4th Tank Battalion
On 21 July 2020 the US Marine Corps 4th Tank Battalion A Company held a disestablishing ceremony in Camp Pendleton, California. This was the US Marine Corps "saying goodbye to the tanks." After the U.S. Marine Corps commander General Berg pushed the Marine Corps’ Force Design 2030 plan, the original three battalion-sized Marine Corps combat vehicle units will be completely abolished; 4 Tank Battalion A Company is the first unit to be disorganized. It is expected that by the end of 2021, the battalion headquarters, 6 tank companies, and reconnaissance platoon will all be disorganized. Existing tanks may be sold to the army and foreign forces. Under the mission of General Berg to create a "lighter transoceanic projected force", the "2030 Force Design" intends to abolish all tank battalions, military police battalions, bridge companies, and many other land and air units within 10 years.
The Fourth Tank Battalion is stationed at the Navy and Marine Corps Reserve Center adjacent to Marine Corps Air Station Miramar, San Diego, California. Comprised of citizen Marines, 4th Tank Battalion employs Marines one weekend per month and two weeks during the summer. These dedicated individuals balance civilian careers with service to our country and Corps, benefiting themselves and the community in which they live. They come from not only the local area, but from all over the United States, joined by one common bond - They are United States Marines. Local activities include community support such as Toys for Tots, Family Day Demonstrations, The Rolling Readers, Partners in Education, Community Drug Awareness Programs, and support for the Miramar Air Show.
The 4th Tank Battalion is one of two reserve tank battalions in the Marine Corps and has companies spread across the Western United States. Fourth Tank Battalion companies are located in San Diego, California; Yakima, Washington; Boise, Idaho; Broken Arrow, Oklahoma; and Amarillo, Texas. In past years, the battalion has supported Marine Reserve units from across the continental United States in many major operations.
The unit mission is to provide armored combat power for the Marine Division in the amphibious assault and subsequent operations ashore utilizing maneuver, armor protected firepower and shock effect to close with and destroy the enemy. The Battalion is also tasked to organize, train, and equip individual Marines and combat ready tank companies to augment and reinforce the active duty component when required to serve as part of the Total Force of the United States. 4th Tank Battalion is a self sustaining, autonomous unit capable of performing all the tasks of the regular force.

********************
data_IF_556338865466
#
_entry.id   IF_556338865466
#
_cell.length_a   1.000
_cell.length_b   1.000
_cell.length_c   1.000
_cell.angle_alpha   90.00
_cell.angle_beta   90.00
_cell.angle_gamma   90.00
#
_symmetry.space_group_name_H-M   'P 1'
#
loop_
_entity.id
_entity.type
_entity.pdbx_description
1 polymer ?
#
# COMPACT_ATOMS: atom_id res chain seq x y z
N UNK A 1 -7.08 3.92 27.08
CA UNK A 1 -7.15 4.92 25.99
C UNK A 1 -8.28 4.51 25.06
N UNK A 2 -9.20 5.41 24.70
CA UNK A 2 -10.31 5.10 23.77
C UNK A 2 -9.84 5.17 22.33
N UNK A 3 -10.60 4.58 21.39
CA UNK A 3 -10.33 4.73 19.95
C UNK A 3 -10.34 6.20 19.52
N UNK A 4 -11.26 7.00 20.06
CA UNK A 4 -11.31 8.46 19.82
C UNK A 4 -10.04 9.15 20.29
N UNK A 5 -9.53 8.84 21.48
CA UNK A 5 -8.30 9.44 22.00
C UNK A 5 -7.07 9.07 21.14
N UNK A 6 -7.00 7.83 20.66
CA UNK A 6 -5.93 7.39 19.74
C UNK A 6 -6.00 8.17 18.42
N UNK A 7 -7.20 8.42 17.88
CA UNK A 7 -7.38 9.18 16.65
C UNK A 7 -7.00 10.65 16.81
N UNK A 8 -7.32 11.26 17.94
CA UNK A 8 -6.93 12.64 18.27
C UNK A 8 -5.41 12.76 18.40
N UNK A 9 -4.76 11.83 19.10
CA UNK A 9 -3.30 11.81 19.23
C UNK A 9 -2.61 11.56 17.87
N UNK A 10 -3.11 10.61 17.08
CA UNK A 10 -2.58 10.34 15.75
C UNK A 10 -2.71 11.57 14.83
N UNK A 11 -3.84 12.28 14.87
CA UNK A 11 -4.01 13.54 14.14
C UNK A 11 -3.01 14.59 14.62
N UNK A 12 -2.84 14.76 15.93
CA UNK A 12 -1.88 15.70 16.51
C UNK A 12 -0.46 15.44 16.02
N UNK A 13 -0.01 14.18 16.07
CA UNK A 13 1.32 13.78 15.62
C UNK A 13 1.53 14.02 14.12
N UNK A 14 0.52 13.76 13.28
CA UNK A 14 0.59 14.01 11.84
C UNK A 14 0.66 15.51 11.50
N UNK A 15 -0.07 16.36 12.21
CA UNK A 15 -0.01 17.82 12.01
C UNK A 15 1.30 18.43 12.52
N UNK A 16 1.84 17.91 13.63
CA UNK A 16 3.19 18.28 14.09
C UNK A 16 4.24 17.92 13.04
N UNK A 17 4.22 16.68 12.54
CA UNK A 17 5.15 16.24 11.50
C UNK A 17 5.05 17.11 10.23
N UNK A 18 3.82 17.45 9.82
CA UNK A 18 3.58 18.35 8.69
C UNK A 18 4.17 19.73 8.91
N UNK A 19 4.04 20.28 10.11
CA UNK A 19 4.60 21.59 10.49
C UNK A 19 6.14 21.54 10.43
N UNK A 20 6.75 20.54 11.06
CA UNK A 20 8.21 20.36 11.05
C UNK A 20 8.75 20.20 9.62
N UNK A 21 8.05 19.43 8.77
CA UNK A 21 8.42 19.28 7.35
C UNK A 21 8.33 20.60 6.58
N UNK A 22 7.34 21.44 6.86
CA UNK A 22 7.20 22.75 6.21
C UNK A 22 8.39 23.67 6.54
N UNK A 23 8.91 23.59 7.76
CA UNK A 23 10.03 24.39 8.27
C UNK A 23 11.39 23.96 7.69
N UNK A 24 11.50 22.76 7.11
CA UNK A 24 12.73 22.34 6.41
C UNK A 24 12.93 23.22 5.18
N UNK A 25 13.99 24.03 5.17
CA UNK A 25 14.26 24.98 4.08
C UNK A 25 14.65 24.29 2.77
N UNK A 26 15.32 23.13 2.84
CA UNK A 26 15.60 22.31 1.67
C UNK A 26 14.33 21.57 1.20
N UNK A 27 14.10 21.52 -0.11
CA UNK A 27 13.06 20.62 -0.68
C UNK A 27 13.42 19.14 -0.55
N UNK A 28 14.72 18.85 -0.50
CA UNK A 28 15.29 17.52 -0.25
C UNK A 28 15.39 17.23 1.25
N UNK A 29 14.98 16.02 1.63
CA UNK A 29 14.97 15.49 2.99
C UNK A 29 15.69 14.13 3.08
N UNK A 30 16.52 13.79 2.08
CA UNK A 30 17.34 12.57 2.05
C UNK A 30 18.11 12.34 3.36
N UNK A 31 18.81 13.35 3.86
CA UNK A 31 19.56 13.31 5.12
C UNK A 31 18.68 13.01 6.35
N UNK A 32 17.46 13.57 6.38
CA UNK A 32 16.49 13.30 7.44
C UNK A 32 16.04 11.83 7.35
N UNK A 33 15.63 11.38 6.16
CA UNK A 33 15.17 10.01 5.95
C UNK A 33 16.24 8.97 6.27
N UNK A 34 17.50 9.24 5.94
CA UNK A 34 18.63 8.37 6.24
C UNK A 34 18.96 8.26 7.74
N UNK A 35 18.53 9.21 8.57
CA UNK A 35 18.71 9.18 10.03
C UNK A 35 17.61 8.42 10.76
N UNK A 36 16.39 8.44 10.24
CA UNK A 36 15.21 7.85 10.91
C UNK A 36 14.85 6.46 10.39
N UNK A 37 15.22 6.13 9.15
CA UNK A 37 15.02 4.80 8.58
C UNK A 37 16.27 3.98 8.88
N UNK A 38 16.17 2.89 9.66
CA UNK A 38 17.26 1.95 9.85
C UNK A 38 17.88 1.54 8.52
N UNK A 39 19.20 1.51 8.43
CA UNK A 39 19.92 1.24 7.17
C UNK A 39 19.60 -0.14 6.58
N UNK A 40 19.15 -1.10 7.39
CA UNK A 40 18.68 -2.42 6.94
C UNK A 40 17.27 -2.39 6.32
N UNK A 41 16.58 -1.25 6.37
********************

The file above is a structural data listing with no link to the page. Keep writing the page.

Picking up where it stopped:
The history of the 4th Tank Battalion is an active one and personifies the role of the Marine Corps Reserve. First formed in World War II, it was composed, with the exception of 2 officers, entirely of Reservists. It was the first unit to capture Japanese mandated territory in the Pacific. It participated in the Kwajalein campaign, Saipan, and the battalion's last major operation in World War II was the taking of Iwo Jima.
Late in 1946, a group of World War II veterans began meeting at the Marine Corps Recruit Depot on a volunteer basis. This became the formation of the first organized Marine Corps Reserve unit in San Diego. The unit was officially designated as the 11th Tank Battalion in 1947 and became home for a headquarters and a tank company.
In July, 1950, the unit was activated for the Korean Conflict. Those members with sufficient experience as tankers formed the nucleus of B Company, 1st Tank Battalion, at Camp Pendleton. San Diego reservists served with distinction with this unit, participating in the landings at Inchon and Wonsan, fighting to Hagaru-Ri and Koto-Ri. B Company remained in Korea until the armistice. The 4th Tank Battalion motto is "53 days." When Marine reservists were activated for the Korean Conflict, it was just 53 days until they participated in their first combat action, the landing at Inchon in September 1950.
In May 1952, the unit was reactivated in San Diego, now bearing the name 1st Tank Battalion, and headquartered at MCRD. In 1958, the battalion was transferred to Camp Elliot as a more appropriate location for tank operations. In July 1963, the battalion was redesignated as 4th Tank Battalion, Force Troops, Fleet Marine Force, USMCR.
Between November 1990 and January 1991, 4th Tank Battalion was mobilized in support of Operation Desert Shield/Storm. Elements of the battalion were "in country" and combat ready within 32 days of activation. During the Gulf War mobilization, the 4th Tank Battalion, a United States Marine Corps Reserve unit in the 4th Marine Division, successfully transitioned from the M-60 to the M1-A1 Main Battle Tank in just 45 days. The battalion trained, shot and qualified, then deployed to the Gulf where it fought alongside its active Marine Corps counterparts. Indeed, one of its companies knocked out 35 of 36 Iraqi tanks in less than five minutes.
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